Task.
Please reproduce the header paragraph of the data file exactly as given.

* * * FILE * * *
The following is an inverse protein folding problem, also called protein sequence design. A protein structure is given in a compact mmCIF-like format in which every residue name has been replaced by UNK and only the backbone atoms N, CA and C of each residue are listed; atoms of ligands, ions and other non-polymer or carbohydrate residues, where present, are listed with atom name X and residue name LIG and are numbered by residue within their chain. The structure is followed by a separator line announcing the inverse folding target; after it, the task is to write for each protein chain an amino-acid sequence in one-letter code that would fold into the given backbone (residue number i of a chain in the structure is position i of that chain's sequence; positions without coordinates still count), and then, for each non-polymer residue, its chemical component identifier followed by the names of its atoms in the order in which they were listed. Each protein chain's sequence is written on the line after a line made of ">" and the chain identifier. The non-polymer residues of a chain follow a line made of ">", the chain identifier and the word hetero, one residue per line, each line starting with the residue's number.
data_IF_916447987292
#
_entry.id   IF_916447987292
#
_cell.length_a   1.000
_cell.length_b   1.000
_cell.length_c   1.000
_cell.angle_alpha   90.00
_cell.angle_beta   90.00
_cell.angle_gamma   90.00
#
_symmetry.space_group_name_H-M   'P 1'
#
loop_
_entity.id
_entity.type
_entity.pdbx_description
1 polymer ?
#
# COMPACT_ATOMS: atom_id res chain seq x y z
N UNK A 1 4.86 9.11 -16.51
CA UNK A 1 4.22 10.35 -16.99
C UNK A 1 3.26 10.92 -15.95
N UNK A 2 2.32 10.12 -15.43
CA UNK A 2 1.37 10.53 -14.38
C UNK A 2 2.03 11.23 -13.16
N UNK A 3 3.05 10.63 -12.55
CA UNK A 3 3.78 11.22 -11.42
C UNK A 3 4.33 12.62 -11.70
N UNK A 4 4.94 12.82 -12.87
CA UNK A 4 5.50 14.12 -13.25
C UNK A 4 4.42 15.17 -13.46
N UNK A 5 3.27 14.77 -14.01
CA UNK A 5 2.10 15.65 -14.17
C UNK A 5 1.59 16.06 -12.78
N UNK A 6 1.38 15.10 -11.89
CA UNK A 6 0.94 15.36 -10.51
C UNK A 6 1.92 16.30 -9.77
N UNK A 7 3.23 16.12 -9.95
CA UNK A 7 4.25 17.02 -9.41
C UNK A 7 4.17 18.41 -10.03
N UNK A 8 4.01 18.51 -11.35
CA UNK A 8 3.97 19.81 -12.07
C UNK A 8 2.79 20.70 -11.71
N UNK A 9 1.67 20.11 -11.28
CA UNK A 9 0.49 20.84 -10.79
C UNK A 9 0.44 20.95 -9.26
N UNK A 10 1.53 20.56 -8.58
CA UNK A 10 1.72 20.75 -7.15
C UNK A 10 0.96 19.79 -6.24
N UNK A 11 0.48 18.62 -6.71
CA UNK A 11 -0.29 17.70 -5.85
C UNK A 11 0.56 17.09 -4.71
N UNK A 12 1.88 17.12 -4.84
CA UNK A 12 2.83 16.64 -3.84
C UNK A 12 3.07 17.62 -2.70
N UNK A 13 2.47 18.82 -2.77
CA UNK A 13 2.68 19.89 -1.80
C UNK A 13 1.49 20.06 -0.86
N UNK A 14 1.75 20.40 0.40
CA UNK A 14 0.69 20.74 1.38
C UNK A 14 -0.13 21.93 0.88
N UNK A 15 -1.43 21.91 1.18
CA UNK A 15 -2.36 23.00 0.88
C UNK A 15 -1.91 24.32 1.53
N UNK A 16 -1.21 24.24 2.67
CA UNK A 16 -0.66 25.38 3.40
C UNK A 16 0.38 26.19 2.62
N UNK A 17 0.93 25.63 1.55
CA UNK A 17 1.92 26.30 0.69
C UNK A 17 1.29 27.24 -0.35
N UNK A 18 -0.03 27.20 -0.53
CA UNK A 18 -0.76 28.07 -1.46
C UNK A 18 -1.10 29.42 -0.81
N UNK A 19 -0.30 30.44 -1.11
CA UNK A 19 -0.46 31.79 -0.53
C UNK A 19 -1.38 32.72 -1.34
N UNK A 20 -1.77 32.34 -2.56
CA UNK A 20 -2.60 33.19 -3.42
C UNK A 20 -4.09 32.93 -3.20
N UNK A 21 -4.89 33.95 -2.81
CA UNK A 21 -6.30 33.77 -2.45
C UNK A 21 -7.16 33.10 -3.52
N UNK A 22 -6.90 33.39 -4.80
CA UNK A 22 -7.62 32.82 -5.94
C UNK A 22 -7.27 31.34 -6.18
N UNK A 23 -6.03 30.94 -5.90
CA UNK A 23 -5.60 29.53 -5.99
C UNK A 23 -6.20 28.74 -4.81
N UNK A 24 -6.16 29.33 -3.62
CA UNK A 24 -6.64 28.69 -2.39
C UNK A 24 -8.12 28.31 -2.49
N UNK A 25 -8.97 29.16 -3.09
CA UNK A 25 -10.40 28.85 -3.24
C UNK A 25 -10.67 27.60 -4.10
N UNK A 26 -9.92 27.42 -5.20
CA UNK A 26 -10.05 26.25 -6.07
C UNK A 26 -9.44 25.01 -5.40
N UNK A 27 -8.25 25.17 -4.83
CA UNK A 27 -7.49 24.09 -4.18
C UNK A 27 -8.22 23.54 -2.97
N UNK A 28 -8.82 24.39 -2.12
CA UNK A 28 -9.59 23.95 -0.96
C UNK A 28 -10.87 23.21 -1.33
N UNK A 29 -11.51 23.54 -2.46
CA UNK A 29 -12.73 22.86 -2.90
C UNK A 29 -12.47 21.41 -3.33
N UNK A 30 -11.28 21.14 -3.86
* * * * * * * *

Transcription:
The following is an inverse protein folding problem, also called protein sequence design. A protein structure is given in a compact mmCIF-like format in which every residue name has been replaced by UNK and only the backbone atoms N, CA and C of each residue are listed; atoms of ligands, ions and other non-polymer or carbohydrate residues, where present, are listed with atom name X and residue name LIG and are numbered by residue within their chain. The structure is followed by a separator line announcing the inverse folding target; after it, the task is to write for each protein chain an amino-acid sequence in one-letter code that would fold into the given backbone (residue number i of a chain in the structure is position i of that chain's sequence; positions without coordinates still count), and then, for each non-polymer residue, its chemical component identifier followed by the names of its atoms in the order in which they were listed. Each protein chain's sequence is written on the line after a line made of ">" and the chain identifier. The non-polymer residues of a chain follow a line made of ">", the chain identifier and the word hetero, one residue per line, each line starting with the residue's number.